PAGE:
Utah Rep. Carol Spackman Moss defies the odds


Sitting in a large meeting room, Carol Spackman Moss smiled from across the table, making idle chatter about how she lived in the same LDS Ward as former BYU President Cecil Samuelson, and how it was nice to see him finally able to spend time with his grandkids. Though it was early in the morning, she exuded enthusiasm.

Rep. Carol Spackman Moss, R-Salt Lake City (Photo by Aaron Endy)
Rep. Carol Spackman Moss, R-Salt Lake City (Photo by Aaron Endy)

She loves her work, including the details. When Carol Spackman Moss, a veteran lawmaker elected in 2000, spoke of concept of “herd immunity” her face lit up. She explained how a decrease in immunized children in schools can eventually reach a tipping point where too few immunizations can create health risks for all.

Like the immunization bill, Spackman-Moss has witnessed thousands of bills move through Utah’s House. “I’ve been in 16 years now, and so I’ve worked on a number of issues, many related to education,” she said. “Now my focus this session, and for a couple sessions, has been to try and reduce the rate of overdose deaths in our state from opiate-based drugs.”

Well known for her career as an educator, Spackman Moss is beloved by Democrats and Republicans alike, for being fair and honest.

“Although she’s a teacher, she’s always willing to learn. She relies on experts, relies on people who are affected by what she is about to do,” said Rep. Rebecca Chavez-Houck, fellow Democrat and House minority whip. “She is very pleasant, always has a smile on her face, always very friendly. Even if she doesn’t agree with you she gives you that respect. She’s an amazing editor. We depend on her to catch things that we might not have noticed.”

Spackman-Moss has overcome challenges as a Democrat in a largely Republican-controlled Legislature. She said, “When I got into politics, I became a minority three times over, a woman a Democrat and a teacher,” she said with a smile. “Education is the only area of public policy where everyone thinks that they are an expert.”

Expert or not, Democrats are a minority in Utah. There are 12 Democrats in the House and five in the senate, a significant drop from when Spackman-Moss was elected in 2000. Back then, there were 22 in the House alone, a fact she blames on Republican gerrymandering, though it hasn’t affected her much in her stomping grounds of Holladay and Murray.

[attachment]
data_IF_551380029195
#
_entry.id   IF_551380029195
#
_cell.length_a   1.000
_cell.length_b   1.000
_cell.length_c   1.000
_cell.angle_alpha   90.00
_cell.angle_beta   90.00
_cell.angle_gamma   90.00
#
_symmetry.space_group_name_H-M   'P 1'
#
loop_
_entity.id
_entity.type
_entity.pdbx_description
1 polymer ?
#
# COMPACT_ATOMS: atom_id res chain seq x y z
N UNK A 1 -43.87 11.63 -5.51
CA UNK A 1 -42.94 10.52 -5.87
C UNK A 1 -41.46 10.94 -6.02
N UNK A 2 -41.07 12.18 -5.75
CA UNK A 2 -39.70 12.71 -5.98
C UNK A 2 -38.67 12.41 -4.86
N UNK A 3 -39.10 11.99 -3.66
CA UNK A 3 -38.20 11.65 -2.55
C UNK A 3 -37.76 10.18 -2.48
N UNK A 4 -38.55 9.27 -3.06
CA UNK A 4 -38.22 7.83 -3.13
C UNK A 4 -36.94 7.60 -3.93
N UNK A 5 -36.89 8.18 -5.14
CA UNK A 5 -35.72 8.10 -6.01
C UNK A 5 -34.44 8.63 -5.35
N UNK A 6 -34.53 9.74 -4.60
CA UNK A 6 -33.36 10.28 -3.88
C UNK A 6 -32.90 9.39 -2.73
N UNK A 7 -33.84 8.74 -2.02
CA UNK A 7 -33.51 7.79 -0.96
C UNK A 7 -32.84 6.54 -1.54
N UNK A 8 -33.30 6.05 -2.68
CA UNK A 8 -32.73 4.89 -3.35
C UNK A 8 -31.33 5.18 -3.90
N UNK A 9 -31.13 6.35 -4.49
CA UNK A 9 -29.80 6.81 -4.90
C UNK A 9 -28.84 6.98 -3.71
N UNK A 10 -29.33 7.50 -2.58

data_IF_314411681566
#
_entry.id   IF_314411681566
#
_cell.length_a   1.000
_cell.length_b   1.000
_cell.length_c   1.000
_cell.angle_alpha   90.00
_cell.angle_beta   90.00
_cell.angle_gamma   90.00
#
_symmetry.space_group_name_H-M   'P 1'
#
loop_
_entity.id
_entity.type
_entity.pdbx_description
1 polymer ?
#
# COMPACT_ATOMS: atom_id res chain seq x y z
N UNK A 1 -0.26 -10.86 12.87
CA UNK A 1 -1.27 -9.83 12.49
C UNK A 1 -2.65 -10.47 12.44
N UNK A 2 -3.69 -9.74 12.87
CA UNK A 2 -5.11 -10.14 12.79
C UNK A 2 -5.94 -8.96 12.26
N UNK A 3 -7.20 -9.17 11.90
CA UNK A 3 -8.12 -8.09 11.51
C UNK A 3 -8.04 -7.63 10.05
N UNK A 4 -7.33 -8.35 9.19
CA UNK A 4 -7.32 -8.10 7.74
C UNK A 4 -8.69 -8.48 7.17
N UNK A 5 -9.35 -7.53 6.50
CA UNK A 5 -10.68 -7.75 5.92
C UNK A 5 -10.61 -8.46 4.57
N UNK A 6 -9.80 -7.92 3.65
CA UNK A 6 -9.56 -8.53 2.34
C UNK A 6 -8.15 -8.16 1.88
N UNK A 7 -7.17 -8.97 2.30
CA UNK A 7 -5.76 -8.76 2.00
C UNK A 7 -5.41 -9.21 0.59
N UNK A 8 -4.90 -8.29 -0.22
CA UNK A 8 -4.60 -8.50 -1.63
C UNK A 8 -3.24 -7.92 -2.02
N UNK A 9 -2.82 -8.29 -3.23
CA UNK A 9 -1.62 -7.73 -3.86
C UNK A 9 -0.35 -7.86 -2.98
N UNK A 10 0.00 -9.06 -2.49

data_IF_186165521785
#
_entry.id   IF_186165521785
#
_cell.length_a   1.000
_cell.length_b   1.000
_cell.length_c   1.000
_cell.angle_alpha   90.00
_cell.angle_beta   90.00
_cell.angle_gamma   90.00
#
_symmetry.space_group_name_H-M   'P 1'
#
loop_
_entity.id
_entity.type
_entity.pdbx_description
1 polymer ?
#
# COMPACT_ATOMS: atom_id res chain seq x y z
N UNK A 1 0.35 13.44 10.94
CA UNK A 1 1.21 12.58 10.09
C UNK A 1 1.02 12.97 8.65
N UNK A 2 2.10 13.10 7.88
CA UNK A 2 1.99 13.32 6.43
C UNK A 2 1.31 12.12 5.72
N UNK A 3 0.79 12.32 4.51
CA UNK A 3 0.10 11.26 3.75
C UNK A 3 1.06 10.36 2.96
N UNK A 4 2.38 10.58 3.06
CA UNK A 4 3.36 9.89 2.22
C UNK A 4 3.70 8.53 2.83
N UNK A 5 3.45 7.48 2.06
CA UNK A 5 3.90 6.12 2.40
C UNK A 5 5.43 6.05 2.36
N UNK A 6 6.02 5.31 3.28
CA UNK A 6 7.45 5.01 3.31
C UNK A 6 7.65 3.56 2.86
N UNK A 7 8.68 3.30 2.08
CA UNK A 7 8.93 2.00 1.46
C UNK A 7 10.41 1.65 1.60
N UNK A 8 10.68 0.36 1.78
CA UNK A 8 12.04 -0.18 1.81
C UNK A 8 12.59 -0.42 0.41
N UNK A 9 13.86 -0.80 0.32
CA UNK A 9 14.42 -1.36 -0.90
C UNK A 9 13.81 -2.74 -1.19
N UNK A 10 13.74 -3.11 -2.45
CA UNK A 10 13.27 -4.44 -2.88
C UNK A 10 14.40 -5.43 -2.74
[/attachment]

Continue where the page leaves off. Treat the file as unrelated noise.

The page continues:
“There are a lot of Republicans that live in my district, but I was their kid’s teacher, and then they grow up and they still vote for me, because they know my values.” Spackman-Moss said, noting that she did not like being categorized as “liberal.” She described how she has made friends and allies across the political spectrum.

“This is the thing about Democrats, with only 12 in the house, and five in the senate, we represent over 40 percent of registered voters.” She described her responsibility to represent not only the minority, but the majority in her district.

Rep. Mike Noel, R-Kanab and the House Rules Committee chair, said, “She’s a moderate Democrat, a mainstream Democrat, she’s up on the issues, and I love working with her. . . She’s an outstanding legislator as far as I’m concerned and she’s an outstanding person. She’s a very, very nice person. I call her ‘Spacky.’ ”

Noel described how he too has her edit some of his bills as he lauded her ability as an editor and educator.

Spackman-Moss said she felt that her single greatest achievement as a legislator was helping create a mentoring program in Salt Lake City for new and struggling teachers. She also championed a Good Samaritan law in 2013. It also allows someone to turn themselves into drug rehab, without fear of prosecution.

As a lawmaker she has had full support from her family.

“My wife is very intelligent. She tries to do bipartisan voting on her bills, and tries to promote bills that are constructive,” husband Bob Moss said.

Rep. Moss described how her husband and children get angry when people make sweeping generalizations such as legislators are idiots

“I really like to give the image that everyone up here is doing what they think is the right thing, they just have a different way of doing it,” she said.

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